Industry bodies urged to petition for annual classic car safety test

Industry bodies urged to petition for annual classic car safety test

Classic car organisations, such as the Federation of British Historic Vehicle Clubs (FBHVC) and the newly-formed Historic & Classic Vehicle Alliance (HCVA), are being urged to lobby government to introduce a basic safety test for older vehicles. The calls are being championed by Ben Field, Managing Director of Vintage Tyres, the world’s largest supplier of original-equipment tyres for enthusiast vehicles.

Back in May 2018, MoT exemption was controversially aligned with historic vehicle tax (VED), meaning UK-registered vehicles built more than forty years ago no longer need to be tested annually, providing no “substantial changes” have been made in the last thirty years. Ben reckons a consultation regarding the decision “read like a done deal against the MoT from the start” and that representatives from the Department for Transport responsible for organising the consultation, collating responses and drafting the report, didn’t fully understand what an MoT test actually involves. “Surely, the MoT was the backbone of vehicle safety — a second pair of eyes and hands checking everything is in order?” he argues. “Granted, the MoT was a bind, and yes, it probably wasn’t entirely fit for purpose when it came to inspecting older vehicles, but to eliminate the test altogether wasn’t a satisfactory solution.”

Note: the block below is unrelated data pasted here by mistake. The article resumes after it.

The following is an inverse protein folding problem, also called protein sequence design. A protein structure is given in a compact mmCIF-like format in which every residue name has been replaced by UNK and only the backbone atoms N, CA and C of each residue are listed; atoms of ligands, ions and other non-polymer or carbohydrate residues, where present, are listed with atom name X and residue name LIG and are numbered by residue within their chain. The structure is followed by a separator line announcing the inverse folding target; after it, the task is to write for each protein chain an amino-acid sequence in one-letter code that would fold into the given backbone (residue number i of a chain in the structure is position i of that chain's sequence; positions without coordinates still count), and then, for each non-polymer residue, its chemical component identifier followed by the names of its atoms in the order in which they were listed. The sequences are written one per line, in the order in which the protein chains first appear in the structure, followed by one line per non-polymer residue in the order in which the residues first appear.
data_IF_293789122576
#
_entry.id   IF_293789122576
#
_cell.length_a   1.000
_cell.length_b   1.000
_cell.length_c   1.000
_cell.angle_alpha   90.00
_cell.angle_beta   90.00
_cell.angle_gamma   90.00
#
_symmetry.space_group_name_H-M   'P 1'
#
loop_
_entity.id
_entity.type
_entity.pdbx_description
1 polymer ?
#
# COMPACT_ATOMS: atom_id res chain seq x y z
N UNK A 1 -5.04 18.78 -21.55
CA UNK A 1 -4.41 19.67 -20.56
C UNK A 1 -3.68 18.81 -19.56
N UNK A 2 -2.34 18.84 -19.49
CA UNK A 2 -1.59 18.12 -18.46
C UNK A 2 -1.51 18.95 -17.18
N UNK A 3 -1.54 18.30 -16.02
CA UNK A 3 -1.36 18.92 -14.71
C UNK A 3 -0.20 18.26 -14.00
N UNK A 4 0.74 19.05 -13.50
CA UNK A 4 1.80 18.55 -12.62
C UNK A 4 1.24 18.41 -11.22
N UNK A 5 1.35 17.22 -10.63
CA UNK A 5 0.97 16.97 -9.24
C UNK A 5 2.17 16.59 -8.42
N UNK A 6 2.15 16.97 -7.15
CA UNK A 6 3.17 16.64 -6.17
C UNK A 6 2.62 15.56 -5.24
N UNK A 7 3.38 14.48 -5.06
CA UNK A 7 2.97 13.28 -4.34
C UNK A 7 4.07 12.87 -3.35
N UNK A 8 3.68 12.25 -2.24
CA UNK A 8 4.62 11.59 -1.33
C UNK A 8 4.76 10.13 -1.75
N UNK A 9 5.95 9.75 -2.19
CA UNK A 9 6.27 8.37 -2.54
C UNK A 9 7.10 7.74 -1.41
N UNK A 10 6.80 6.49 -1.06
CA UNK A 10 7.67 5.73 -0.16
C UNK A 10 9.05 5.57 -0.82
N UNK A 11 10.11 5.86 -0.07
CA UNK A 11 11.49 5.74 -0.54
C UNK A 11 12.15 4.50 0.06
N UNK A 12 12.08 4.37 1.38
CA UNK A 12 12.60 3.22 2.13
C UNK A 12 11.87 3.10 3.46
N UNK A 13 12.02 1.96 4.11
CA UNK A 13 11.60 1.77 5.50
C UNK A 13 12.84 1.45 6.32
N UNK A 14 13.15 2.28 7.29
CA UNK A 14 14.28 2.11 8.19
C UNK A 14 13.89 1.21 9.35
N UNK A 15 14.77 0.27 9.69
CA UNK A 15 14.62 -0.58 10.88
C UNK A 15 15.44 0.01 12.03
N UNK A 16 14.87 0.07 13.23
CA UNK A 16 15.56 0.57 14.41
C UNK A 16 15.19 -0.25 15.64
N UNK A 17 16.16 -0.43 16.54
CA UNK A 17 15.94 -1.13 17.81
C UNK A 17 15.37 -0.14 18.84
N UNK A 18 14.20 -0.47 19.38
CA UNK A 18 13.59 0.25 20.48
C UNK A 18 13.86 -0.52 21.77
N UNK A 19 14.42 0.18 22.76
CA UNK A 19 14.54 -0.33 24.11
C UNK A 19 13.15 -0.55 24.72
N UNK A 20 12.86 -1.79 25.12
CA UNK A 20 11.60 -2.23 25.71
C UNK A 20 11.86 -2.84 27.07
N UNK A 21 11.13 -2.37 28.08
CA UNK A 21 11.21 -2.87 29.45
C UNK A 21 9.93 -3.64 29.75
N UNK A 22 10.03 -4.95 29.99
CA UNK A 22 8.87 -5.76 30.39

The need for a safety test has never been more important, Ben claims, having witnessed a steep decline in the condition of tyres fitted to classic cars in recent years. He also says colleagues across the industry are dealing with serious mechanical and structural problems far later than they would if a test were flagging advisories on a yearly basis.

“Just recently, we welcomed the owner of a classic into Vintage Tyres for new rubber,” he told us. “The tyres on the car were decades old and were visibly deteriorated. Three were radials, one was a crossply. The car itself was brimming with body filler and was one wet winter away from disintegration, yet it just been sold on for a five-figure sum. This sort of thing is not untypical.” He also believes anyone selling classic vehicles, trade or private, should have to produce a valid MoT certificate before completion of sale. Do you agree? Contact us through the usual channels.

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